Many things have changed since January 26, 1950, when our Founding Fathers gifted us this Republic. While we have established our government and fundamental laws, we need to examine whether the separation of powers between the Executive, Judiciary and Legislature operates as it should.
The Centre moved the law by which government-owned general insurance companies need not have 51 per cent capital held by the Union. This will allow government to sell larger stakes in National Insurance, the New India Assurance, the Oriental Insurance and the United India Insurance.
The council of ministers of the government of West Bengal, in its first meeting on May 17, 2021, took the decision to set up a legislative council. In its manifesto, the Trinamool Congress had promised the formation of the council.
In 1950, the Speaker spoke about the “undemocratic” practice of promulgating ordinances instead of bringing Bills. Now, they are re-issued in the absence of their ratification, thereby doing away with ordinance etiquette.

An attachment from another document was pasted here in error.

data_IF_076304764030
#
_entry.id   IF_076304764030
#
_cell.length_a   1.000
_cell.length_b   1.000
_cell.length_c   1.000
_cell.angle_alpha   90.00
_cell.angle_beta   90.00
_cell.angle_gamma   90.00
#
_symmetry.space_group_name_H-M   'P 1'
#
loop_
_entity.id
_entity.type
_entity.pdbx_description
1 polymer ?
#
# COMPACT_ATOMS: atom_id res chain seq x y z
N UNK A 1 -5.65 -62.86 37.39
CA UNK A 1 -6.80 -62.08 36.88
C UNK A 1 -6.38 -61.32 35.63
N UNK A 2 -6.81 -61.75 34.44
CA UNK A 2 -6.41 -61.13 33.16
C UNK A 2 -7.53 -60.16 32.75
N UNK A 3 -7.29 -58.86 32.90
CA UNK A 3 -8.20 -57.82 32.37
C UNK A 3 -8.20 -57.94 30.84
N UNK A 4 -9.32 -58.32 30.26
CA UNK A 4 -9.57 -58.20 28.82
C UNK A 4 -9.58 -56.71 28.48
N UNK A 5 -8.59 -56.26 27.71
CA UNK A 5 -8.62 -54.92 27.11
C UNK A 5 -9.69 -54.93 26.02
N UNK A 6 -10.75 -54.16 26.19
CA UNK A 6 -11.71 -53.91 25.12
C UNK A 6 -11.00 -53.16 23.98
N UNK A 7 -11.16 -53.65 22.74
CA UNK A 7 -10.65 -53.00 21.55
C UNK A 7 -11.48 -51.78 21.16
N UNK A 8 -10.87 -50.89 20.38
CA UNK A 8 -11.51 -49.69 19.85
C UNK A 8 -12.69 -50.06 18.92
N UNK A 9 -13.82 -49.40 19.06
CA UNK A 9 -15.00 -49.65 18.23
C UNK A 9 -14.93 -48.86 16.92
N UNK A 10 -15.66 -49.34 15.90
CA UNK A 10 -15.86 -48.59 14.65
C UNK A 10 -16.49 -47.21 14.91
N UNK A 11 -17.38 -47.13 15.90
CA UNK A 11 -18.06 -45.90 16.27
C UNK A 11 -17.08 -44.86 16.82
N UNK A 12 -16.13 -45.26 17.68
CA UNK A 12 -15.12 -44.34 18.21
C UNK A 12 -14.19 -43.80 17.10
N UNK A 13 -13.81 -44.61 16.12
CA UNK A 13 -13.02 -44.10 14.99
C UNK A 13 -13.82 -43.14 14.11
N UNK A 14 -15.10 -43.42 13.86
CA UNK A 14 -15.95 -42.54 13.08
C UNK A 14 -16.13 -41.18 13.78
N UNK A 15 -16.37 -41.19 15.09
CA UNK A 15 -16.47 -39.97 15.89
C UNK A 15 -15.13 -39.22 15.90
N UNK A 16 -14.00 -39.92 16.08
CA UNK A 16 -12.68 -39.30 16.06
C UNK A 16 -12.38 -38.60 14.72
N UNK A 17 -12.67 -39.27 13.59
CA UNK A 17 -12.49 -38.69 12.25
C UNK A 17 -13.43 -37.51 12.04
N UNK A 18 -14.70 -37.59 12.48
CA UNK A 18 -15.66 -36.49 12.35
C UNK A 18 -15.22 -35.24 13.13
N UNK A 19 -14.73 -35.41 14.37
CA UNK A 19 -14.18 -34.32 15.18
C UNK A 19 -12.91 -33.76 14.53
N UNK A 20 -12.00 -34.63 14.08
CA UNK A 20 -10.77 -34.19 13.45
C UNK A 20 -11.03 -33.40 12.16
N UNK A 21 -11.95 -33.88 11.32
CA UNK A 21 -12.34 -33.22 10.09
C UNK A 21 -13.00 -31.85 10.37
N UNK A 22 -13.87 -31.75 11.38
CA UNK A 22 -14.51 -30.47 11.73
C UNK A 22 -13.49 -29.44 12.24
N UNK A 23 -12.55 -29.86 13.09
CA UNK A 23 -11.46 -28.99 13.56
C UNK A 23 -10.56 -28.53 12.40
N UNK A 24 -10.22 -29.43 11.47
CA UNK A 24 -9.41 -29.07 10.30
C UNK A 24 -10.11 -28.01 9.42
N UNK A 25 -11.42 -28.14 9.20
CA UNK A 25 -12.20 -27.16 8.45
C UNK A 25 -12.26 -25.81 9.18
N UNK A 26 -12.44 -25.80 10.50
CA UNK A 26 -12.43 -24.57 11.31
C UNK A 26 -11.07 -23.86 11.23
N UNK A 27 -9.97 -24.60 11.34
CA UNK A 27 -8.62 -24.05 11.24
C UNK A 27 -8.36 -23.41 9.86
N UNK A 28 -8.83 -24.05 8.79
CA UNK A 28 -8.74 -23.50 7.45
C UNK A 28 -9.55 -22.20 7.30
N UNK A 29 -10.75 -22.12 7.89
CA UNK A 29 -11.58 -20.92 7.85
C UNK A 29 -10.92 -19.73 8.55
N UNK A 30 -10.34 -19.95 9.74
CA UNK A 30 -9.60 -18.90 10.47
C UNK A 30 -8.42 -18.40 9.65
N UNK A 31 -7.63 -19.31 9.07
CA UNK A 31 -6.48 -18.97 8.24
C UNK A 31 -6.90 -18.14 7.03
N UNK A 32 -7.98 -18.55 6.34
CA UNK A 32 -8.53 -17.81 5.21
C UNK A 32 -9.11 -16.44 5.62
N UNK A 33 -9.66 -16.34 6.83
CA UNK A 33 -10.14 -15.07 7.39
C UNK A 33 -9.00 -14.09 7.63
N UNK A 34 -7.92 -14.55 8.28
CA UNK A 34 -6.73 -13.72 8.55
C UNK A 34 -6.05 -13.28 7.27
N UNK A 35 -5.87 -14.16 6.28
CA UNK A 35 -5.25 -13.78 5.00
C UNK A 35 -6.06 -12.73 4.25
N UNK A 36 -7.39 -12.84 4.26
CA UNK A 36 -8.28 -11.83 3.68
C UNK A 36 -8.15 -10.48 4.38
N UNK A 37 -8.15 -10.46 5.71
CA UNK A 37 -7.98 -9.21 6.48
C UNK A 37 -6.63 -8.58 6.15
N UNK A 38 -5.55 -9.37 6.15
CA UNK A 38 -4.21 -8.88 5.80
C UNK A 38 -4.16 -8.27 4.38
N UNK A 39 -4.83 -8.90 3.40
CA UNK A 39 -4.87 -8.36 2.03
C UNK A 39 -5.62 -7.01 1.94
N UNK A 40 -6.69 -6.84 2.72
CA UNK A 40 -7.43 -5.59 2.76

The Cryptocurrency and Regulation of Official Digital Currency Bill, 2021, if cleared by the parliament, will impose a blanket ban on the transaction of cryptocurrency by corporations and individuals. The bill is likely to be placed before the ongoing budget session of the Parliament.
When a law is made by Parliament, it alone can repeal or suspend it. The Court has no power to stay it, and if it does so, then Parliament too can do the same to a court’s orders. This tussle has been there since the first Republic Day in 1950.
The Centre has been reiterating that the new laws are meant at reforms and have been passed after consultation with all stakeholders. However, farmers say they were taken into confidence when the laws were passed by the Parliament.